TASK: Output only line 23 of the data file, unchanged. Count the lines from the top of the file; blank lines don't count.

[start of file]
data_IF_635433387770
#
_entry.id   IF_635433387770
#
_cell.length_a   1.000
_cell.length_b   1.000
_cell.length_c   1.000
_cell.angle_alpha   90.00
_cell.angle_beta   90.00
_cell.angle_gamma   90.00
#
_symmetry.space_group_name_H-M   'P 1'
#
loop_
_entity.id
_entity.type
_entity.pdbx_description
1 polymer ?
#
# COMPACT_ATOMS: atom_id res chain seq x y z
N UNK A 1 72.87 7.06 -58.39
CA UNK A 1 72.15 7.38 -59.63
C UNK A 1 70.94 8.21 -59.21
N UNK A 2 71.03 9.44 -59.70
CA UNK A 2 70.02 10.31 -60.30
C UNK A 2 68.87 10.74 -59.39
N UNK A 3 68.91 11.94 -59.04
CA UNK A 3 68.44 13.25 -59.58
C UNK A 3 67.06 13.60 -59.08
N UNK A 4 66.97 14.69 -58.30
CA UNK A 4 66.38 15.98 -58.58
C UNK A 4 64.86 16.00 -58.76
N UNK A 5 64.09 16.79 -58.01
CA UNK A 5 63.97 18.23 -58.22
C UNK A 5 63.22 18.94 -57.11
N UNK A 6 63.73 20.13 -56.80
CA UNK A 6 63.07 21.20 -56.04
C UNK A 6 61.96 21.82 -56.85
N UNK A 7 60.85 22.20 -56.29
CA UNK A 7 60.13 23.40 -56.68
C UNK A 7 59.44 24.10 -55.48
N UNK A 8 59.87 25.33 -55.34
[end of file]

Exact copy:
C UNK A 1 70.94 8.21 -59.21